By and  on February 12, 2002

NEW YORK -- In the high-stakes game of international trade, the U.S. has often used the textile and apparel industry, and, specifically, concessions on opening its markets to imports, as a key negotiating chip.

This has been evident in the political maneuvering since Sept. 11, with the Bush administration making the war on terrorism and the military campaign in Afghanistan the top priority in international relations and using textiles and apparel as a trump card. Many of the nations who have cooperated with the U.S. -- most notably Pakistan, but also Turkey and Bangladesh -- have lined up to seek concessions on textile and apparel exports here in a quid pro quo for wartime alliances.

Pakistan, in particular, has made textiles a high priority, saying that its trade with the U.S. has been put in jeopardy by the military campaign, with buyers reluctant to commit future orders out of fear that shipments will be disrupted.

To many, the reason these industries are so often the talk of trade parleys is obvious: Garment manufacturing is one of the first industries in which a developing nation can make its mark and can be a key way for nations to earn the foreign currency they need to buy the high tech luxuries that are a part of everyday life in the First World.

But much more contentious is the question of whether the U.S.'s moves to open its markets to imports amounts to pounding a stake into the heart of an industry or simply facing economic reality.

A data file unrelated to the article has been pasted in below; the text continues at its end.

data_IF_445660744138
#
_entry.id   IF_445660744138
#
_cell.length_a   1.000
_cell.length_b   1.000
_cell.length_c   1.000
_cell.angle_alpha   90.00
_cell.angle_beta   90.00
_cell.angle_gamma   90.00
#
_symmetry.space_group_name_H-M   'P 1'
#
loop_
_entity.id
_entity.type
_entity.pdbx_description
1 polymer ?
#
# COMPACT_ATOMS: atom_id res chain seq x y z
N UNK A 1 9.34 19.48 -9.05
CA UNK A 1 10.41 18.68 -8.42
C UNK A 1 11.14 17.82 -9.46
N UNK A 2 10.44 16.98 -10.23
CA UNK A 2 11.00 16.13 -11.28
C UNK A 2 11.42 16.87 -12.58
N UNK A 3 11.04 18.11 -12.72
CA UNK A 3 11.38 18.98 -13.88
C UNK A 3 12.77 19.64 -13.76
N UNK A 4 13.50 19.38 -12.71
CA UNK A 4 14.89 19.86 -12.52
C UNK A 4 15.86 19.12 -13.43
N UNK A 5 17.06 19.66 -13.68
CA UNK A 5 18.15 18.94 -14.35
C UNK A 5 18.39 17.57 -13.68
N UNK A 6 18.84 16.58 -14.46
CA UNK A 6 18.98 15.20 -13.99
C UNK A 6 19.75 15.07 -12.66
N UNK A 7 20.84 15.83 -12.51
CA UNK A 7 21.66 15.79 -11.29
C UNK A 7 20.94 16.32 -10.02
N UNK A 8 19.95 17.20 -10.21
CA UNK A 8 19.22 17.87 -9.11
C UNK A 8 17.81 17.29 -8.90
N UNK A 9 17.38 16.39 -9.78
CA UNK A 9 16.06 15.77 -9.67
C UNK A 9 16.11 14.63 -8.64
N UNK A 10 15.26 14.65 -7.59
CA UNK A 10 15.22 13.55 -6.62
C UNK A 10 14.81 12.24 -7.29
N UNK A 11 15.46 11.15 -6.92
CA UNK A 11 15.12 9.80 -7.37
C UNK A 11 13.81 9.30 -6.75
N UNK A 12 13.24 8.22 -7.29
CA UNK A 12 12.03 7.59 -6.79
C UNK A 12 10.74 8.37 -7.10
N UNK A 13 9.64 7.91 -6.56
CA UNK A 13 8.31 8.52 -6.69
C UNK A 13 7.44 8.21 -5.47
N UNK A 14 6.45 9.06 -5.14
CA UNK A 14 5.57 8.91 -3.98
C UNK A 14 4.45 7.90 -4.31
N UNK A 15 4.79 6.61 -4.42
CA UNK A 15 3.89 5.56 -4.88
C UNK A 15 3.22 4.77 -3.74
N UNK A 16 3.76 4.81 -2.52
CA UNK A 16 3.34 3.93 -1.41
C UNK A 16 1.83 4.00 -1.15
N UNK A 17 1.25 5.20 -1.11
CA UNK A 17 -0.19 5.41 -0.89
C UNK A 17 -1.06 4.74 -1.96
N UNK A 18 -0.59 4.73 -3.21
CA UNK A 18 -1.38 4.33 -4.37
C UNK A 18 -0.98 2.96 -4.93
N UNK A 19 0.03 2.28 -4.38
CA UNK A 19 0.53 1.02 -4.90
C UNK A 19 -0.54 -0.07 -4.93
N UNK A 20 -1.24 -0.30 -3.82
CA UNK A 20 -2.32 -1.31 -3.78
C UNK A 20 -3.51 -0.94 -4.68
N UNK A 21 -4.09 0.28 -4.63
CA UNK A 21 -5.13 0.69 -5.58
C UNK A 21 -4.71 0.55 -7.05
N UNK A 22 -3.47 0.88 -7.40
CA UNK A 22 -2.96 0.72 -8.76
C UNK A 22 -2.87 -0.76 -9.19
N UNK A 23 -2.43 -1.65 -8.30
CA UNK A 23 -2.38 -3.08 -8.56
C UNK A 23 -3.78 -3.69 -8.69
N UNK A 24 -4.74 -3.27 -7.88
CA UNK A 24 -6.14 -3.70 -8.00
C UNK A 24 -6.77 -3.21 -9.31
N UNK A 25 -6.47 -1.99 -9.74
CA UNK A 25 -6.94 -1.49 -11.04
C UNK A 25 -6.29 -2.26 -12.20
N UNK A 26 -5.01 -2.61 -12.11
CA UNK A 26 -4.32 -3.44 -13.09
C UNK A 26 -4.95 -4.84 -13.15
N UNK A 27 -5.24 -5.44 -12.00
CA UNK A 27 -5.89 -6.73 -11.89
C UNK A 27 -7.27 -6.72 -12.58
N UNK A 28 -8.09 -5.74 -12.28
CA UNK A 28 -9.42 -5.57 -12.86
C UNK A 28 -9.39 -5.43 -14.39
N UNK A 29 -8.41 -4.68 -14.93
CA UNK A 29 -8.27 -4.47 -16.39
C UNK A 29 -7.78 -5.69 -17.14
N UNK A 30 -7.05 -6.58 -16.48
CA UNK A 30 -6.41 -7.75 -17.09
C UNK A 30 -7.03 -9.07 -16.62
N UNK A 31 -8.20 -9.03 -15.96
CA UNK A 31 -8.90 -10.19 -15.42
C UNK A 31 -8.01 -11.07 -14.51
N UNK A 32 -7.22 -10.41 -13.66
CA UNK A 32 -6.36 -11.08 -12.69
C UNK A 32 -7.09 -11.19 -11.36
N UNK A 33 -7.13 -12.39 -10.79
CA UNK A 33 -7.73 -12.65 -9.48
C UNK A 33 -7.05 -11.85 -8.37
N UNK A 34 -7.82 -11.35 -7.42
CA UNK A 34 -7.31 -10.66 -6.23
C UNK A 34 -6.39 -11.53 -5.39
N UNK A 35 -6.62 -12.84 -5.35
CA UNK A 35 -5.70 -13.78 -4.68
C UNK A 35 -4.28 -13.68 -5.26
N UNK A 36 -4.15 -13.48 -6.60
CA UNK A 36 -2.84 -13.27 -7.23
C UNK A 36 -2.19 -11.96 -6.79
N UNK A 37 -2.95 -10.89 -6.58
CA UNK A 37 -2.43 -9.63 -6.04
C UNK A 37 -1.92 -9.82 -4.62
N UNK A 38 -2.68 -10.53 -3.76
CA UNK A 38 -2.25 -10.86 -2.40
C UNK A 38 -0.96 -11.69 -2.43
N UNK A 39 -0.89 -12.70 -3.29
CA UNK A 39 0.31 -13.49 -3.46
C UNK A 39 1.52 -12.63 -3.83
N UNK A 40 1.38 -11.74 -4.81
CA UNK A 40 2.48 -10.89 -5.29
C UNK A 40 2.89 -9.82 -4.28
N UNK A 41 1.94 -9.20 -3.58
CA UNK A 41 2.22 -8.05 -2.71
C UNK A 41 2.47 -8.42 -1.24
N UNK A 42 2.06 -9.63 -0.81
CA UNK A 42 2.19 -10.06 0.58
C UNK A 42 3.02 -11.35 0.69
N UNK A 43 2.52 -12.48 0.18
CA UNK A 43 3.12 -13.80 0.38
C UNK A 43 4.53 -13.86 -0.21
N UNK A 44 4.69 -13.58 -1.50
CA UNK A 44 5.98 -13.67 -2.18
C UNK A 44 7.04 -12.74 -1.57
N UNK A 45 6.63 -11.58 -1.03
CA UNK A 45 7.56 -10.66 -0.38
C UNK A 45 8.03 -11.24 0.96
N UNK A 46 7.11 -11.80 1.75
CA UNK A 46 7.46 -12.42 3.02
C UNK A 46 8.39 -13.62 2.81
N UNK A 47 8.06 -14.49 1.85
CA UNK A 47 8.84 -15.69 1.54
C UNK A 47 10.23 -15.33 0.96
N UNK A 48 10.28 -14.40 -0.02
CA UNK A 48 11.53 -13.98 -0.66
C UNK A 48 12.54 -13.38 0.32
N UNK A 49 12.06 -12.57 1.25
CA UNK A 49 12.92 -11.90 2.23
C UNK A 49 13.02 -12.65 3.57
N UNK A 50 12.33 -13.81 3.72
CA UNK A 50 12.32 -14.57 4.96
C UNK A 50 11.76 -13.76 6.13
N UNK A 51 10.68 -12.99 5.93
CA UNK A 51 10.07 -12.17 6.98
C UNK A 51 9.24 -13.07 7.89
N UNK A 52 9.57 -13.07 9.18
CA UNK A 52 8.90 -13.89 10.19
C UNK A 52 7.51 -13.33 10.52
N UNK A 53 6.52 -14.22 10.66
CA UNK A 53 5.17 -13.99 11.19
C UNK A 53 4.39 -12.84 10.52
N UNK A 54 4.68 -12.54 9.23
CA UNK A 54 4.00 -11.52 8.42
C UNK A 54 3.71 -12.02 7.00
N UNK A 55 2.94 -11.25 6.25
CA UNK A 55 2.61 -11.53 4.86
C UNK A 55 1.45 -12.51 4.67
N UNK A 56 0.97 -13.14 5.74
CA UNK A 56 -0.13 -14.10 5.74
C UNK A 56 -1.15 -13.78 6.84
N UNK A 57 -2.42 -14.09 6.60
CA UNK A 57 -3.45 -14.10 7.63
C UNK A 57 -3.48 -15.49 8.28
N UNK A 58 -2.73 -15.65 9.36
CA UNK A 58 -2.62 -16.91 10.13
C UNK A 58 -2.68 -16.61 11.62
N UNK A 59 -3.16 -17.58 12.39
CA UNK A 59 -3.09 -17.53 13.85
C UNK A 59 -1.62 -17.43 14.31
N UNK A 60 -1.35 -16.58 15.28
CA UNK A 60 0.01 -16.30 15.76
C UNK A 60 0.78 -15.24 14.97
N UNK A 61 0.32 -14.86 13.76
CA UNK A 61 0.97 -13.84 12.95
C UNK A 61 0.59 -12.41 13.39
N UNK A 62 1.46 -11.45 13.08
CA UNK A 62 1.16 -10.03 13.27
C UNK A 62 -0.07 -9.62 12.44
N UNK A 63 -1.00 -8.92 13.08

Over the past few months, as industry heavyweights such as Burlington Industries and Malden Mills have fallen into bankruptcy, and stalwarts like Guilford Mills and Dan River have cut hundreds of workers from their payrolls in an effort to return to profitability, that question has become more urgent.

When it filed for bankruptcy in November, Greensboro, N.C.-based Burlington pointed its finger squarely at the government, claiming that Washington had not done enough to ensure fair trade.

"Imports have been growing for many years, but since 1999, the volume of imported apparel has grown at five times the rate of consumption, squeezing out U.S.-made products," chairman and chief executive officer George Henderson said at the time. "This flood of textile and apparel imports includes not only products subsidized by foreign governments, but billions of dollars of goods that are imported illegally. Our government, with the exception of support from elected officials in our region, has made no effective response to these unfair trade practices."

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